Thermodynamics 

An adiabatic process (Greek: adiábatos, "impassable") is a type of thermodynamic process that occurs without transferring heat or mass between the thermodynamic system and its environment. Unlike an isothermal process, an adiabatic process transfers energy to the surroundings only as work.^{[1]}^{[2]} As a key concept in thermodynamics, the adiabatic process supports the theory that explains the first law of thermodynamics.
Some chemical and physical processes occur too rapidly for energy to enter or leave the system as heat, allowing a convenient "adiabatic approximation".^{[3]} For example, the adiabatic flame temperature uses this approximation to calculate the upper limit of flame temperature by assuming combustion loses no heat to its surroundings.
In meteorology, adiabatic expansion and cooling of moist air, which can be triggered by winds flowing up and over a mountain for example, can cause the water vapor pressure to exceed the saturation vapor pressure. Expansion and cooling beyond the saturation vapor pressure is often idealized as a pseudoadiabatic process whereby excess vapor instantaneously precipitates into water droplets. The change in temperature of an air undergoing pseudoadiabatic expansion differs from air undergoing adiabatic expansion because latent heat is released by precipitation.^{[4]}
A process without transfer of heat to or from a system, so that Q = 0, is called adiabatic, and such a system is said to be adiabatically isolated.^{[5]}^{[6]} The simplifying assumption frequently made is that a process is adiabatic. For example, the compression of a gas within a cylinder of an engine is assumed to occur so rapidly that on the time scale of the compression process, little of the system's energy can be transferred out as heat to the surroundings. Even though the cylinders are not insulated and are quite conductive, that process is idealized to be adiabatic. The same can be said to be true for the expansion process of such a system.
The assumption of adiabatic isolation is useful and often combined with other such idealizations to calculate a good first approximation of a system's behaviour. For example, according to Laplace, when sound travels in a gas, there is no time for heat conduction in the medium, and so the propagation of sound is adiabatic. For such an adiabatic process, the modulus of elasticity (Young's modulus) can be expressed as E = γP, where γ is the ratio of specific heats at constant pressure and at constant volume (γ = C_{p}/C_{v}) and P is the pressure of the gas.
For a closed system, one may write the first law of thermodynamics as ΔU = Q − W, where ΔU denotes the change of the system's internal energy, Q the quantity of energy added to it as heat, and W the work done by the system on its surroundings.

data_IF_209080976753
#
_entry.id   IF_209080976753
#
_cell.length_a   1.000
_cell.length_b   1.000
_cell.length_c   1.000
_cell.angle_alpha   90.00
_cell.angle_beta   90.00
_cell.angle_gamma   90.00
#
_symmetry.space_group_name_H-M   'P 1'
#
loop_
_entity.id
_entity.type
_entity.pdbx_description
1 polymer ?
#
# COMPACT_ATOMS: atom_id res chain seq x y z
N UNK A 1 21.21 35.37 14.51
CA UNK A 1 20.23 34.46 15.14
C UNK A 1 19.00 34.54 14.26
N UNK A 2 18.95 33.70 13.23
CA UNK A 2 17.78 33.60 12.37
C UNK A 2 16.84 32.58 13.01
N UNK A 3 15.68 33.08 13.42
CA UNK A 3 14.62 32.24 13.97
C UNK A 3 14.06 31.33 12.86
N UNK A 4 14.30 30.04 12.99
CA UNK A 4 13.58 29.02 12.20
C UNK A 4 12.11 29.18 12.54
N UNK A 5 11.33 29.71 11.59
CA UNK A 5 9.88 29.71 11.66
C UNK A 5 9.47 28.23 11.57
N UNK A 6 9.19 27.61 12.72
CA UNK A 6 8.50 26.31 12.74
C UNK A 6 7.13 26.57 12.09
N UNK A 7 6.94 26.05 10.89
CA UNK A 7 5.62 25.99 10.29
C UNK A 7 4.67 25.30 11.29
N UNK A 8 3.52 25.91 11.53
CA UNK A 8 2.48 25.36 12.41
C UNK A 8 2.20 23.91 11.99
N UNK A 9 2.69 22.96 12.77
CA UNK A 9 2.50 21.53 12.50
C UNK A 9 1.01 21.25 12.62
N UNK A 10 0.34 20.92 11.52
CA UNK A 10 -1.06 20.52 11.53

Naturally occurring adiabatic processes are irreversible (entropy is produced).
The transfer of energy as work into an adiabatically isolated system can be imagined as being of two idealized extreme kinds. In one such kind, no entropy is produced within the system (no friction, viscous dissipation, etc.), and the work is only pressurevolume work (denoted by P dV). In nature, this ideal kind occurs only approximately because it demands an infinitely slow process and no sources of dissipation.
The other extreme kind of work is isochoric work (dV = 0), for which energy is added as work solely through friction or viscous dissipation within the system. A stirrer that transfers energy to a viscous fluid of an adiabatically isolated system with rigid walls, without phase change, will cause a rise in temperature of the fluid, but that work is not recoverable. Isochoric work is irreversible.^{[7]} The second law of thermodynamics observes that a natural process, of transfer of energy as work, always consists at least of isochoric work and often both of these extreme kinds of work. Every natural process, adiabatic or not, is irreversible, with ΔS > 0, as friction or viscosity are always present to some extent.
The adiabatic compression of a gas causes a rise in temperature of the gas. Adiabatic expansion against pressure, or a spring, causes a drop in temperature. In contrast, free expansion is an isothermal process for an ideal gas.
Adiabatic compression occurs when the pressure of a gas is increased by work done on it by its surroundings, e.g., a piston compressing a gas contained within a cylinder and raising the temperature where in many practical situations heat conduction through walls can be slow compared with the compression time. This finds practical application in diesel engines which rely on the lack of heat dissipation during the compression stroke to elevate the fuel vapor temperature sufficiently to ignite it.
Adiabatic compression occurs in the Earth's atmosphere when an air mass descends, for example, in a Katabatic wind, Foehn wind, or Chinook wind flowing downhill over a mountain range. When a parcel of air descends, the pressure on the parcel increases. Because of this increase in pressure, the parcel's volume decreases and its temperature increases as work is done on the parcel of air, thus increasing its internal energy, which manifests itself by a rise in the temperature of that mass of air. The parcel of air can only slowly dissipate the energy by conduction or radiation (heat), and to a first approximation it can be considered adiabatically isolated and the process an adiabatic process.